Astraeus Clarke

New York,
With their studio officially founded only in August 2022, Chelsie and Jacob Starley of Astraeus Clarke might be the newest talents on our list. Recently moved from Utah and newly settled in Brooklyn, the duo released a series of six lights, each inspired by personal stories or reminiscences from their home state or their adopted borough. Among our favorite of their pieces: the scalloped Lenox pendants and chandelier, which were inspired by a walk in Greenwich Village, and the Alpine lamp, whose V-shaped notch mirrors one found at Lone Peak in Alpine, Utah.

What is American design to you, and what excites you about it?

America is distinct and full of bold contrasts. You can find quiet and chaos, rural and metropolitan, snow-capped mountains and dry desert sand, jazz and hip hop, progress or a reluctance to change. American design is a reflection of the people and the cultural climate. It’s a conglomerate of beliefs, skills, and thoughts. This produces designers who take risks, use history, and envision the future to develop new styles or define new methods of manufacturing. Everything has a stage and everyone can have a voice: Does that mean all American design is good? No. But what excites us is that anyone — an accountant, a plumber, a chef — could wake up and try their hand at making a chair. Their background and experiences might inform their design in a unique way. If the design is good (what is good?) it can gain attention, and no one cares who this person is, their history, or where they came from. Anyone, at any time, can release a beautiful and thoughtful collection as unique and interesting as the ideator themself. We love that American design can be as diverse as the people that populate it. Our personal community of designers in New York are kind, talented, and inclusive, about which we feel very fortunate.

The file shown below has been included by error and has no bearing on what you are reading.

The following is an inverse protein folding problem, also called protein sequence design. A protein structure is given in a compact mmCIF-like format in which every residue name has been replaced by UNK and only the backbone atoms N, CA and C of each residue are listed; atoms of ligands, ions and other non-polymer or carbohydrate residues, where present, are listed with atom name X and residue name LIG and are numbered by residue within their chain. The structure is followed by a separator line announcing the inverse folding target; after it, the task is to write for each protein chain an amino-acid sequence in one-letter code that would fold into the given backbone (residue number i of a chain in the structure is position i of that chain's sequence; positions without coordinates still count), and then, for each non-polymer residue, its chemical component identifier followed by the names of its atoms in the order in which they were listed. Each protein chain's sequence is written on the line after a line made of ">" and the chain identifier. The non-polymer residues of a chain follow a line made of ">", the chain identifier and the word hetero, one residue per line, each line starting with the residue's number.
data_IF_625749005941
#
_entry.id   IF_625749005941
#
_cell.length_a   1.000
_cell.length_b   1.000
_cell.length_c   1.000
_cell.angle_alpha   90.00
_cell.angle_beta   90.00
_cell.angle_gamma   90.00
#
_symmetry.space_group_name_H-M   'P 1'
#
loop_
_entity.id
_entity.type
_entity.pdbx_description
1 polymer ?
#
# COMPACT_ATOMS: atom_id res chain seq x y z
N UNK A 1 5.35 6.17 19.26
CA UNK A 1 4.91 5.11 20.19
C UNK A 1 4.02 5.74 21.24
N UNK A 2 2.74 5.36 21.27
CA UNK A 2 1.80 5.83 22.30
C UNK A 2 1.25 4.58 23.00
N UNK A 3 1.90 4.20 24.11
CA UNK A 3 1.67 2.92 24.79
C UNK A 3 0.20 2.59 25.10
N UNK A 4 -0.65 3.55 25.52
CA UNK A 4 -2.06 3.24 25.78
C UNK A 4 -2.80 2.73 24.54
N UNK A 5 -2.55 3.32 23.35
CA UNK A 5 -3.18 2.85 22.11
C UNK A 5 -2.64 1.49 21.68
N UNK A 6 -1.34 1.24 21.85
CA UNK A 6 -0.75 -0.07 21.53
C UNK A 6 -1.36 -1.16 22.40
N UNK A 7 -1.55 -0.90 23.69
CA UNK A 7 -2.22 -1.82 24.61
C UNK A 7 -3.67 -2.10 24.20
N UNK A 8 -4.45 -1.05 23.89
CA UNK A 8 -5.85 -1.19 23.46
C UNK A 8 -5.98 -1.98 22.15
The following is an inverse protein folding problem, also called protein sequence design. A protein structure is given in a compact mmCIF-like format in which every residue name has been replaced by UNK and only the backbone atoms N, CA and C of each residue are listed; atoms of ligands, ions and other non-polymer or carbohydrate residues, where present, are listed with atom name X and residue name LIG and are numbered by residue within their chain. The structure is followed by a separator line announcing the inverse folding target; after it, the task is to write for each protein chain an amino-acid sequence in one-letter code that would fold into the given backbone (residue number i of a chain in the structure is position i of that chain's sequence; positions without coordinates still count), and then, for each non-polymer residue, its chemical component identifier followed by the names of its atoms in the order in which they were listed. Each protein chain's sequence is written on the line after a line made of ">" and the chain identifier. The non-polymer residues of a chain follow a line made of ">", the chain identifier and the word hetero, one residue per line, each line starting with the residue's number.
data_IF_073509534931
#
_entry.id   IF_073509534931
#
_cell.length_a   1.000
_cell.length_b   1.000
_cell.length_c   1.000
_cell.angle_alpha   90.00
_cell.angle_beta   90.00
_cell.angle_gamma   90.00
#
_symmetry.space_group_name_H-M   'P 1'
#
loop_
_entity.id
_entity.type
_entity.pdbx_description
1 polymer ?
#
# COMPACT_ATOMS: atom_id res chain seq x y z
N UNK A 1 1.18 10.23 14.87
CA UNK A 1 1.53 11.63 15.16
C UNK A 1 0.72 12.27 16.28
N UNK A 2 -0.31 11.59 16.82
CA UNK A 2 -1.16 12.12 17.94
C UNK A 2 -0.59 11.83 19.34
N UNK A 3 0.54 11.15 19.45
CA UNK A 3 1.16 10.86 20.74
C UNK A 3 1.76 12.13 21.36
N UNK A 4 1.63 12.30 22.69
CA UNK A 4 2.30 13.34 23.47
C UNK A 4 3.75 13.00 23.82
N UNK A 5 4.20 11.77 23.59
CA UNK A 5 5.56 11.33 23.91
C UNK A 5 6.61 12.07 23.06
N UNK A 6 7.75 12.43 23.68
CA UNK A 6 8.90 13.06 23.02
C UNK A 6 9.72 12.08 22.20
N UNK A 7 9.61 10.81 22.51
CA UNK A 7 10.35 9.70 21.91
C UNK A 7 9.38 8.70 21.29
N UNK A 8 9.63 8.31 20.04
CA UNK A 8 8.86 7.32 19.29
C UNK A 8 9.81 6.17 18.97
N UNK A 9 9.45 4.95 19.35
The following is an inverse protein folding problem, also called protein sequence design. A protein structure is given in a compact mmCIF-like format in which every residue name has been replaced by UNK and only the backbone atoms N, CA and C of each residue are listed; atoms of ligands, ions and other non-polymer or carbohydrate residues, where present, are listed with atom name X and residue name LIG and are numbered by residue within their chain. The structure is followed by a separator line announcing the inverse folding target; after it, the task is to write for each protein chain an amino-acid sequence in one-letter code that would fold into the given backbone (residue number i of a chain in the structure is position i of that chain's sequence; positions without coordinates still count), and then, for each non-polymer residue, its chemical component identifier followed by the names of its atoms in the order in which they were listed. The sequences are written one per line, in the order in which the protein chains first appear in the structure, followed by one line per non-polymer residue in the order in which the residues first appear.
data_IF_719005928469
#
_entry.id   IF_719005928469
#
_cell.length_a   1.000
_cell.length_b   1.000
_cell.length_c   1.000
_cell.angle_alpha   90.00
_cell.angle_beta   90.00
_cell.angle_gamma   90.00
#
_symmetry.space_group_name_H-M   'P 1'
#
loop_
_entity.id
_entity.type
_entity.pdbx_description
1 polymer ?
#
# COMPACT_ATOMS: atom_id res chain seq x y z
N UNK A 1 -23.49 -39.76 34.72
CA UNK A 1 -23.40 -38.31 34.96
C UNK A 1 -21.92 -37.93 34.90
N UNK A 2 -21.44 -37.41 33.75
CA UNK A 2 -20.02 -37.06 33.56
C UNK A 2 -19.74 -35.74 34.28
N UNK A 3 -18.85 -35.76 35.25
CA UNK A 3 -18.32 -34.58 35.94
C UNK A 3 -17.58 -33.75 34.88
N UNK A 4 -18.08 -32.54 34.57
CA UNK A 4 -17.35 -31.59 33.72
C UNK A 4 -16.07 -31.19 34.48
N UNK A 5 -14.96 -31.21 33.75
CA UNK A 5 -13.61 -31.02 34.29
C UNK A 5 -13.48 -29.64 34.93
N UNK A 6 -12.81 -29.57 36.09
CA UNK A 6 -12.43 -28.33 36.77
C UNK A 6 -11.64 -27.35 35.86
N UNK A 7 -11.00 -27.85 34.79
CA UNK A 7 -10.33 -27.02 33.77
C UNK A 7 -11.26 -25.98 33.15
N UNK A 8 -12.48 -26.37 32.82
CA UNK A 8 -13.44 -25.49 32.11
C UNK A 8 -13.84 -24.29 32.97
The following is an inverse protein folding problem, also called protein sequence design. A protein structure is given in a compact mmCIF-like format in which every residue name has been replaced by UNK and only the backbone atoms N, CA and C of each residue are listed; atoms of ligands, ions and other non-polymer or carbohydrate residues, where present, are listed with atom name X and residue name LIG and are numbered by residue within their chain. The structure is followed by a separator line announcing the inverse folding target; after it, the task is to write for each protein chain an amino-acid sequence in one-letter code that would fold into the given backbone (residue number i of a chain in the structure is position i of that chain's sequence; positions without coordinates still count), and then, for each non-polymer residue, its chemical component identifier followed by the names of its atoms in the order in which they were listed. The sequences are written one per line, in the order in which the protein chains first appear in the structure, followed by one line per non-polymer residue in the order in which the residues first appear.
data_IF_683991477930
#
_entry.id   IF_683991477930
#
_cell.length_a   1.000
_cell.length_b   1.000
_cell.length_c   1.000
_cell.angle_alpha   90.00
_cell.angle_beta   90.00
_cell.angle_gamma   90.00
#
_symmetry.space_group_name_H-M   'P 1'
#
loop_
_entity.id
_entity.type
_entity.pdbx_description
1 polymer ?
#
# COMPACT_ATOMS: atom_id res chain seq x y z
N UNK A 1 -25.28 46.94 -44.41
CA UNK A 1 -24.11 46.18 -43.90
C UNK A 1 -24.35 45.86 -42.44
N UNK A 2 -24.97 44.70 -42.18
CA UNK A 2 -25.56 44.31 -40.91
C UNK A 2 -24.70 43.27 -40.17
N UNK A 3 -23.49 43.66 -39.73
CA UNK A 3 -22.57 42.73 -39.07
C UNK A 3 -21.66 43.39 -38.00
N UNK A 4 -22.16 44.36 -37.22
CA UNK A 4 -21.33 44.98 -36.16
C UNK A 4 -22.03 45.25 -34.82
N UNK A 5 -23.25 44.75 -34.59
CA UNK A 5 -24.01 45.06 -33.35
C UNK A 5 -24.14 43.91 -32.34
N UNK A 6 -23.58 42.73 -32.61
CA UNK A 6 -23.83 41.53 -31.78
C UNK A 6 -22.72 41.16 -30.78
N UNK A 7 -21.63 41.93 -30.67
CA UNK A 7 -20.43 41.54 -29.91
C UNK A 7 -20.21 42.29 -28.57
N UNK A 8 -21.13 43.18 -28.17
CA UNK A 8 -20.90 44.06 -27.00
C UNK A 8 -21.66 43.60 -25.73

What are your plans and highlights for the upcoming year?

2023 will be our first full year as a studio. We are excited to host our first show during New York design week. We are also looking forward to three new original pieces being shown on the Lovehouse gallery floor this January. We have ambitious plans and product launches we are eager to share throughout the year.

What inspires or informs your work in general?

The feeling of the perfect meal in an idyllic setting; when you stay up way too late and get all sweaty on the dance floor; trying on a wool jacket that drapes perfectly over your body. We set out to create pieces that embody these moments. When we envision a space, we try to approach it holistically. What emotions does it evoke? What lives on the walls, floor, ceiling? How do they all work together? We love unexpected functionalities and are inspired by moments like when you find out that your wooden cooking spoon has a hole in the center to serve as the perfect measuring tool for one portion of spaghetti. We are inspired by everyday moments, such as: the views from our windows in the places we have lived, the mineral collection at the Natural History museum, building trim, fire hydrants, and bridges we see on our walks to the train, 60’s Italian fashion and Thai silks, metal forges and hydraulic presses.